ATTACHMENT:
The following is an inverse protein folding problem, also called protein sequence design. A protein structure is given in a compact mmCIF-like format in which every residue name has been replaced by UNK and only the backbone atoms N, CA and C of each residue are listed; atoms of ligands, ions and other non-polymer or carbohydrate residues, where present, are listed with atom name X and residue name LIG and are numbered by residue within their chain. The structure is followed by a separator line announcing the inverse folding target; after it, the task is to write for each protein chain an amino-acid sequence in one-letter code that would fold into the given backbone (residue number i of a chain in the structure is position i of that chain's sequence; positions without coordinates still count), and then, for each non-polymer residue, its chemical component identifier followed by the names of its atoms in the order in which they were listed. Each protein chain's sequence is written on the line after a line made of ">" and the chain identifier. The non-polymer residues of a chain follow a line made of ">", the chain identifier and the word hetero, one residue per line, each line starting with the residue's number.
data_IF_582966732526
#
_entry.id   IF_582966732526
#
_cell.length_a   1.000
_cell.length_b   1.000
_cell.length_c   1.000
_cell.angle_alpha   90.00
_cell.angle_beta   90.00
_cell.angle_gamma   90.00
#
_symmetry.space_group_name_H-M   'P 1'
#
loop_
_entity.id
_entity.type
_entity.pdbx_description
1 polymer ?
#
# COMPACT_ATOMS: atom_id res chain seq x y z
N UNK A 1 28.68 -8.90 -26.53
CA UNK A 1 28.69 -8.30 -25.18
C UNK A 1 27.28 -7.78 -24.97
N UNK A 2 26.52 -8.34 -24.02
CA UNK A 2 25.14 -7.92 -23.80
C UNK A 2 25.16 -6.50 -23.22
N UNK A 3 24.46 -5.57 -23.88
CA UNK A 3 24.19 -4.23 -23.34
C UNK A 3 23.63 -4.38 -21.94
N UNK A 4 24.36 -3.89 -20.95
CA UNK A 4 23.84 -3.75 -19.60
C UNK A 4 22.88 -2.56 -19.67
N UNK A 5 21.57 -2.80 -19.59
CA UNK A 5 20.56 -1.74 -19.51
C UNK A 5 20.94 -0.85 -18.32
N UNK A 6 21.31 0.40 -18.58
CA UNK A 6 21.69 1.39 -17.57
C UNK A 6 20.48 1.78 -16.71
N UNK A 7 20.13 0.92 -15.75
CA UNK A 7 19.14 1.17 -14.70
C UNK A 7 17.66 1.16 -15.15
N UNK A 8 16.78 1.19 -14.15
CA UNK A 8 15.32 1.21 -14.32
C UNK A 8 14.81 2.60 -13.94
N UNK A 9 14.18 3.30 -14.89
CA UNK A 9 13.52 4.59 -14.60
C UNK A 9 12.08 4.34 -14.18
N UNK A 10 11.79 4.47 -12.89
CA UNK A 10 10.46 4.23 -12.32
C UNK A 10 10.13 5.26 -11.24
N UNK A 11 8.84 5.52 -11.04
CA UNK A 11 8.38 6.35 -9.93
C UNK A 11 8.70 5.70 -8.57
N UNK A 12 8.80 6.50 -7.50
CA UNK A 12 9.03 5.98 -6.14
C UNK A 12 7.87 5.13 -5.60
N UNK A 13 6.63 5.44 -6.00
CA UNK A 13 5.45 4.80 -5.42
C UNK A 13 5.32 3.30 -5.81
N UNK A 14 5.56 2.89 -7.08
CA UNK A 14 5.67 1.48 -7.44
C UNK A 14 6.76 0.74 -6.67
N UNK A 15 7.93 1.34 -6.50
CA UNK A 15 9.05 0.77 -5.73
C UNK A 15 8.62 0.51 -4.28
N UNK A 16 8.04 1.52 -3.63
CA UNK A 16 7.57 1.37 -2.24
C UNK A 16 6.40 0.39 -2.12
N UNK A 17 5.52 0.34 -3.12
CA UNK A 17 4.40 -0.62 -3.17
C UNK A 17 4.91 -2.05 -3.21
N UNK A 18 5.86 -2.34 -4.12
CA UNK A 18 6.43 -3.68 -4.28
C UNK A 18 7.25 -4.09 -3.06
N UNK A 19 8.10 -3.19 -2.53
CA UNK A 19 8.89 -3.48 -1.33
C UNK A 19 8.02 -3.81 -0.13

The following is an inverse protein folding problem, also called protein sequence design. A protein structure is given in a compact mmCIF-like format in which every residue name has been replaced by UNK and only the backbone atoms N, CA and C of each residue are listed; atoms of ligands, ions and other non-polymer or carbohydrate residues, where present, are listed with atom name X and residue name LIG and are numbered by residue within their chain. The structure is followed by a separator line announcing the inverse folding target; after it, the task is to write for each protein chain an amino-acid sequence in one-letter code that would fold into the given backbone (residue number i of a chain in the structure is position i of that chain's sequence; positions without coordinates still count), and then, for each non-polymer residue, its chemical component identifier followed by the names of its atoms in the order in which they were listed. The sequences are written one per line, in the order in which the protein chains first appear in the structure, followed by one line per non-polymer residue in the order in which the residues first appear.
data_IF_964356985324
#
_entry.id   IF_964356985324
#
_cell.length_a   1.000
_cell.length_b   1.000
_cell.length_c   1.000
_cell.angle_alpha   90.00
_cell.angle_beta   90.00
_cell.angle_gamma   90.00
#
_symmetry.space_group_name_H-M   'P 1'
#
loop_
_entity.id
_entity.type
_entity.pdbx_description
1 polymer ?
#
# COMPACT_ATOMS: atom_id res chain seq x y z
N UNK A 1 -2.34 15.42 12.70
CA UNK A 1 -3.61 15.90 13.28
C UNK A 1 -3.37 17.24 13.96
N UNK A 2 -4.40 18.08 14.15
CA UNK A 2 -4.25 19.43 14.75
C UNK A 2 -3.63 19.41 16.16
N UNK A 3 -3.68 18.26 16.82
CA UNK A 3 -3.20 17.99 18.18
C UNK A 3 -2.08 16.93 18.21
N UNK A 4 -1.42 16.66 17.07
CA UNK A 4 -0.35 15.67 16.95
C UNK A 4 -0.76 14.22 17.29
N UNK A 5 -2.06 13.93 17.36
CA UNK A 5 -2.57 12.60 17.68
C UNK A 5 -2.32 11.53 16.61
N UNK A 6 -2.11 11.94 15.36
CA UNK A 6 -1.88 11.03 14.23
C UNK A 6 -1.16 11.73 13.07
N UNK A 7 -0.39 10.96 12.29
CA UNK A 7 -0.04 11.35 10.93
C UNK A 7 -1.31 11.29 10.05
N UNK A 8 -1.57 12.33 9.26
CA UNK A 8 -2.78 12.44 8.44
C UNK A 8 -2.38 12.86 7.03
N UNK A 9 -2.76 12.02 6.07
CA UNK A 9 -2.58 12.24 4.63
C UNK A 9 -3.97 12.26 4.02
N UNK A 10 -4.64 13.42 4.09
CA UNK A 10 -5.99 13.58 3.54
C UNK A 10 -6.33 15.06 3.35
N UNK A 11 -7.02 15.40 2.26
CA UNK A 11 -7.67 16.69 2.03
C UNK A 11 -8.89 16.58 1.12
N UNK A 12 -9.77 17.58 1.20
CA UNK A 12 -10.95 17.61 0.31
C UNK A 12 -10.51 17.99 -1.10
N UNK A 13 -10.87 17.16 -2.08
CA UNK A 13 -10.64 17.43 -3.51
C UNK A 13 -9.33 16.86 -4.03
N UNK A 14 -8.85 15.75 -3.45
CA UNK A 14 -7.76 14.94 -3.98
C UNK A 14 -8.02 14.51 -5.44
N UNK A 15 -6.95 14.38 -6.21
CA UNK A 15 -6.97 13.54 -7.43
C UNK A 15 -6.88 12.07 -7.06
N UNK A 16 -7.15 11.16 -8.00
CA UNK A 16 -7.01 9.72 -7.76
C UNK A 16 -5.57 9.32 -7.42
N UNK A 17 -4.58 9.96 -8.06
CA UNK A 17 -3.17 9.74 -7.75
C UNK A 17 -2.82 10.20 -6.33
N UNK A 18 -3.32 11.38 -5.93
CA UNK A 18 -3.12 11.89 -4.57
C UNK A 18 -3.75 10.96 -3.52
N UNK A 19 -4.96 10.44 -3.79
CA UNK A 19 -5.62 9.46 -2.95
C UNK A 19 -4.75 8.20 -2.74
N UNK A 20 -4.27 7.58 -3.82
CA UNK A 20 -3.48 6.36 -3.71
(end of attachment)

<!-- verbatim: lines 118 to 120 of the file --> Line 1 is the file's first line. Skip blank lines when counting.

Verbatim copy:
N UNK A 7 -0.39 10.96 12.29
CA UNK A 7 -0.04 11.35 10.93
C UNK A 7 -1.31 11.29 10.05